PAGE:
You are standing on top of Mount Zugspitze, at the golden summit crucifix, at a height of nearly 3000 metres. The air is pure, the views seem endless and the panorama is breathtaking. You left behind any disturbing thoughts that you may have had in the valley. The only things around you are the sky, mighty summits and mere vastness. You are standing at the highest point of Germany – happy and inspired by the high-Alpine setting.
Mount Zugspitze (2962 m above sea level) is a part of the Wetterstein Mountain Range in the northern limestone Alps. Here, the German and Austrian mountains are joined and two of the German glaciers, Schneeferner and Höllentalferner, are here as well.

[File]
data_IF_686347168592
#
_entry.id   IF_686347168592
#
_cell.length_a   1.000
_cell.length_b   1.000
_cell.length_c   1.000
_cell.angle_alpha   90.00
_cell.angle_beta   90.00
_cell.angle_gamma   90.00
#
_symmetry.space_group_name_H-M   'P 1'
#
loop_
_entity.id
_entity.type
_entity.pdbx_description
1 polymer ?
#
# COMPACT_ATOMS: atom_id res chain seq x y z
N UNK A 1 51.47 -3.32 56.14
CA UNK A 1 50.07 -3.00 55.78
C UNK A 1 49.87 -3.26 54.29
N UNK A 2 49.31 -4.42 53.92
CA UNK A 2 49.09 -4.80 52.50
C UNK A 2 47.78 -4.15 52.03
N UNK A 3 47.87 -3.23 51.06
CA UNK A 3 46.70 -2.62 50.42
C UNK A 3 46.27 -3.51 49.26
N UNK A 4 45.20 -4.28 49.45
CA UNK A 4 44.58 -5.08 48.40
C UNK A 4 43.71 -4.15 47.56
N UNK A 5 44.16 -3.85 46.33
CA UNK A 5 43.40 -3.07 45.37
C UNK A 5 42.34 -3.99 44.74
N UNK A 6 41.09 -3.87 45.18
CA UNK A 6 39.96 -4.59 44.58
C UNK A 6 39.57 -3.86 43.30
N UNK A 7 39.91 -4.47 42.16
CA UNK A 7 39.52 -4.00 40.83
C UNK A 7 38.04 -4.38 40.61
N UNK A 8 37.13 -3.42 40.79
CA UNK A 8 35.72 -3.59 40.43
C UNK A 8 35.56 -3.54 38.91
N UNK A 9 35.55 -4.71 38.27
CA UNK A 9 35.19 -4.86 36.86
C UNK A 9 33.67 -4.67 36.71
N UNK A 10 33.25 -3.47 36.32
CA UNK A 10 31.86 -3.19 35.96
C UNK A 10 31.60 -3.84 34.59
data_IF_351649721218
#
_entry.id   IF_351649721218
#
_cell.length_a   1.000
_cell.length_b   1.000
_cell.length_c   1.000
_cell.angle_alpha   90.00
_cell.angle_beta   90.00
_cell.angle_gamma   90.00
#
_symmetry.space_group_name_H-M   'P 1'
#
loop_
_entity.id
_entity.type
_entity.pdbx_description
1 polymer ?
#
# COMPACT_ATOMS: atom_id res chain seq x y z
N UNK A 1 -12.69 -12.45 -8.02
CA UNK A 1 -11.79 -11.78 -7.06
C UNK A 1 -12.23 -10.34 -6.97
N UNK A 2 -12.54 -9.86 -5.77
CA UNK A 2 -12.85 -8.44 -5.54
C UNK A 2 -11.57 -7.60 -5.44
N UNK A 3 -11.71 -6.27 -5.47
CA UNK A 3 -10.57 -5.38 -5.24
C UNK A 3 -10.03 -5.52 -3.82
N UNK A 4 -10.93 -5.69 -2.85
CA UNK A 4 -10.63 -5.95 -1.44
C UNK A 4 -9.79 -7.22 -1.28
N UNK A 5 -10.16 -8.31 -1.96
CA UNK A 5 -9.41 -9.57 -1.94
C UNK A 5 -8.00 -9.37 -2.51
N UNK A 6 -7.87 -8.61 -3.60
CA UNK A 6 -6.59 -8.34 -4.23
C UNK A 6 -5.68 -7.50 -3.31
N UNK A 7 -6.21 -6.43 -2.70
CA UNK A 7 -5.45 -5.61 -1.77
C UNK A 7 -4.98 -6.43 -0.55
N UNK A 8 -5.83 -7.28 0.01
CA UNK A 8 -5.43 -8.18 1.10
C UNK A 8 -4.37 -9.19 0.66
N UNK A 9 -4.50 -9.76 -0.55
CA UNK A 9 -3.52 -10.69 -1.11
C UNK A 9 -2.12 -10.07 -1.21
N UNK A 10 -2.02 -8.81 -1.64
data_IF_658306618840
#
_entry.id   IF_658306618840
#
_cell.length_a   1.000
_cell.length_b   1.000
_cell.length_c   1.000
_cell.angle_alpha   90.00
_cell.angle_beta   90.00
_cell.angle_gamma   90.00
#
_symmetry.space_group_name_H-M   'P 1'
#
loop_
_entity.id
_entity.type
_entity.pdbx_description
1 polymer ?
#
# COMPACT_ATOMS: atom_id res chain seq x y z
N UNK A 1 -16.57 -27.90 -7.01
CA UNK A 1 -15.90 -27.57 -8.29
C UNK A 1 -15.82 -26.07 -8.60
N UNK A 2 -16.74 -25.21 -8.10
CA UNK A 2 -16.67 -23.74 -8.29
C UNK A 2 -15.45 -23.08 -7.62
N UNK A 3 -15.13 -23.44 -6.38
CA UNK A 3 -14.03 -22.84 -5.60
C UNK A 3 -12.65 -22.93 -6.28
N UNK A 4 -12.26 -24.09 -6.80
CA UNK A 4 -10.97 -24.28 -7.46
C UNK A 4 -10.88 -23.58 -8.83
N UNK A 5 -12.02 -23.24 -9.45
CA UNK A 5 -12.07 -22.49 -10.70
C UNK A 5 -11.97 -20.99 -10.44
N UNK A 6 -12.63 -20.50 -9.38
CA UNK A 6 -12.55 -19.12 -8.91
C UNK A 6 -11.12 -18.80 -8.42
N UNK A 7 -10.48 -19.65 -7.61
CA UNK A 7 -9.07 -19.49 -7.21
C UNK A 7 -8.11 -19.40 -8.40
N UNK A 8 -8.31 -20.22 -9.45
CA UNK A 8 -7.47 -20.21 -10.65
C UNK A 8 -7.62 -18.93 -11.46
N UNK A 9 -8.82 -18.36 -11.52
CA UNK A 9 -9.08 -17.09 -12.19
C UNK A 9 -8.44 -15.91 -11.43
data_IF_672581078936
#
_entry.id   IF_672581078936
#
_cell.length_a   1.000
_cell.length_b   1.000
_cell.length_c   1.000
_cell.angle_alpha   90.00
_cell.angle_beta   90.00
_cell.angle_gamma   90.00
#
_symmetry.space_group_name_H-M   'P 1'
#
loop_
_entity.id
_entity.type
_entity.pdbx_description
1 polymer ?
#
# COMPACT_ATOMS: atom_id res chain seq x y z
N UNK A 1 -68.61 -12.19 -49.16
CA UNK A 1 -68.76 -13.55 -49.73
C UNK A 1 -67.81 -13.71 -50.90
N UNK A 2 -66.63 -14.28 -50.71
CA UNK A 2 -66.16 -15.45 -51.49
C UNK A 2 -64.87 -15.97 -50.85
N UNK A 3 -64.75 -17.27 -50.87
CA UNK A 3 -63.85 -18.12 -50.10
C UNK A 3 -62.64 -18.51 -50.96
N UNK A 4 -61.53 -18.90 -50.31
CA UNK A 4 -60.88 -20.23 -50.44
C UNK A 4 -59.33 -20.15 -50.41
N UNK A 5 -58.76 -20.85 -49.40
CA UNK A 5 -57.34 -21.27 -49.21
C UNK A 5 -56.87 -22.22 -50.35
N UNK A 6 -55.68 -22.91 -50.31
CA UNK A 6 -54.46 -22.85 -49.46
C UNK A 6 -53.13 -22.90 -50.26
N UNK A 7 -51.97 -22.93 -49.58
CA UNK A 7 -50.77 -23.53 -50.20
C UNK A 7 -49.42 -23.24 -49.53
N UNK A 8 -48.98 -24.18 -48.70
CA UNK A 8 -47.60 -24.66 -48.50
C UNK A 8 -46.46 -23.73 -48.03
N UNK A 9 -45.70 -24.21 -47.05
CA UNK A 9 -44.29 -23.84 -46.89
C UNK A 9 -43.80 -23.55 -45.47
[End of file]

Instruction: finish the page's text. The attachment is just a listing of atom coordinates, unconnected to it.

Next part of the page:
Moreover, an important part of the mountaineering history was made here at Mount Zugspitze: On behalf of the Bavarian royal topographic bureau, Lieutenant Josef Naus climbed to the summit on 27 August 1820, in which he was accompanied by his topographic assistant Maier and the mountain guide Johan Georg Deuschl. However, it is likely that locals already conquered the summit 50 years earlier. There are at least hints for this assumption to be found in the historic maps. However, one thing remains true: Due to its rough beauty, Mount Zugspitze is an impressive experience.